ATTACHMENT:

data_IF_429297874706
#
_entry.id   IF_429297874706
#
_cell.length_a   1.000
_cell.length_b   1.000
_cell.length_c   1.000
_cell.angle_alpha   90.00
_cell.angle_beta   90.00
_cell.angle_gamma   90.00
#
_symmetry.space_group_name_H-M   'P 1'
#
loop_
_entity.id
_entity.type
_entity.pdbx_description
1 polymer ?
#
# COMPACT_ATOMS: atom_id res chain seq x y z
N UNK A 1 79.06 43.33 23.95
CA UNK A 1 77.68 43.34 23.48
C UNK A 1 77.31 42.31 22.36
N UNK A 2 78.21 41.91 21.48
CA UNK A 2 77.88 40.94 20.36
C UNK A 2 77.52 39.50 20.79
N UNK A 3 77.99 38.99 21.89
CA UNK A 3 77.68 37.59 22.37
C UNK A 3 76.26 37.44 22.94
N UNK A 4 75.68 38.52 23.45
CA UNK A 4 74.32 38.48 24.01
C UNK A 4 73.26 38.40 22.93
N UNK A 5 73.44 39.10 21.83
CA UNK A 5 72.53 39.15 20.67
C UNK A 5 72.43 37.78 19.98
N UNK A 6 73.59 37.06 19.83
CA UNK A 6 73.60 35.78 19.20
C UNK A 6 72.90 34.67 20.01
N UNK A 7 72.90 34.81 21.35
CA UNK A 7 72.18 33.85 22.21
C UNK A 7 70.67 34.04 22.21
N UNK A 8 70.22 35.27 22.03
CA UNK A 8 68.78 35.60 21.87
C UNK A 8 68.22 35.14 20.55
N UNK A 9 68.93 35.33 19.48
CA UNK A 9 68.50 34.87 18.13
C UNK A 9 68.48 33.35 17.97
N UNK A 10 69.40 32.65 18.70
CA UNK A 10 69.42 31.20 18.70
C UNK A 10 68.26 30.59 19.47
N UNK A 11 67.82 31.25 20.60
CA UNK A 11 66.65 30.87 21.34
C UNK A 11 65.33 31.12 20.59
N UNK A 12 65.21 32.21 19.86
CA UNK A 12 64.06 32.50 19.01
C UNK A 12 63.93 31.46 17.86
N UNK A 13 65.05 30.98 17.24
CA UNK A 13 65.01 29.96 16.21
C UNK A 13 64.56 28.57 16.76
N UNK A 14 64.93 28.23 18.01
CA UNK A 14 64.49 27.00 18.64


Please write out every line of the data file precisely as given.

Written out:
data_IF_429297874706
#
_entry.id   IF_429297874706
#
_cell.length_a   1.000
_cell.length_b   1.000
_cell.length_c   1.000
_cell.angle_alpha   90.00
_cell.angle_beta   90.00
_cell.angle_gamma   90.00
#
_symmetry.space_group_name_H-M   'P 1'
#
loop_
_entity.id
_entity.type
_entity.pdbx_description
1 polymer ?
#
# COMPACT_ATOMS: atom_id res chain seq x y z
N UNK A 1 79.06 43.33 23.95
CA UNK A 1 77.68 43.34 23.48
C UNK A 1 77.31 42.31 22.36
N UNK A 2 78.21 41.91 21.48
CA UNK A 2 77.88 40.94 20.36
C UNK A 2 77.52 39.50 20.79
N UNK A 3 77.99 38.99 21.89
CA UNK A 3 77.68 37.59 22.37
C UNK A 3 76.26 37.44 22.94
N UNK A 4 75.68 38.52 23.45
CA UNK A 4 74.32 38.48 24.01
C UNK A 4 73.26 38.40 22.93
N UNK A 5 73.44 39.10 21.83
CA UNK A 5 72.53 39.15 20.67
C UNK A 5 72.43 37.78 19.98
N UNK A 6 73.59 37.06 19.83
CA UNK A 6 73.60 35.78 19.20
C UNK A 6 72.90 34.67 20.01
N UNK A 7 72.90 34.81 21.35
CA UNK A 7 72.18 33.85 22.21
C UNK A 7 70.67 34.04 22.21
N UNK A 8 70.22 35.27 22.03
CA UNK A 8 68.78 35.60 21.87
C UNK A 8 68.22 35.14 20.55
N UNK A 9 68.93 35.33 19.48
CA UNK A 9 68.50 34.87 18.13
C UNK A 9 68.48 33.35 17.97
N UNK A 10 69.40 32.65 18.70
CA UNK A 10 69.42 31.20 18.70
C UNK A 10 68.26 30.59 19.47
N UNK A 11 67.82 31.25 20.60
CA UNK A 11 66.65 30.87 21.34
C UNK A 11 65.33 31.12 20.59
N UNK A 12 65.21 32.21 19.86
CA UNK A 12 64.06 32.50 19.01
C UNK A 12 63.93 31.46 17.86
N UNK A 13 65.05 30.98 17.24
CA UNK A 13 65.01 29.96 16.21
C UNK A 13 64.56 28.57 16.76
N UNK A 14 64.93 28.23 18.01
CA UNK A 14 64.49 27.00 18.64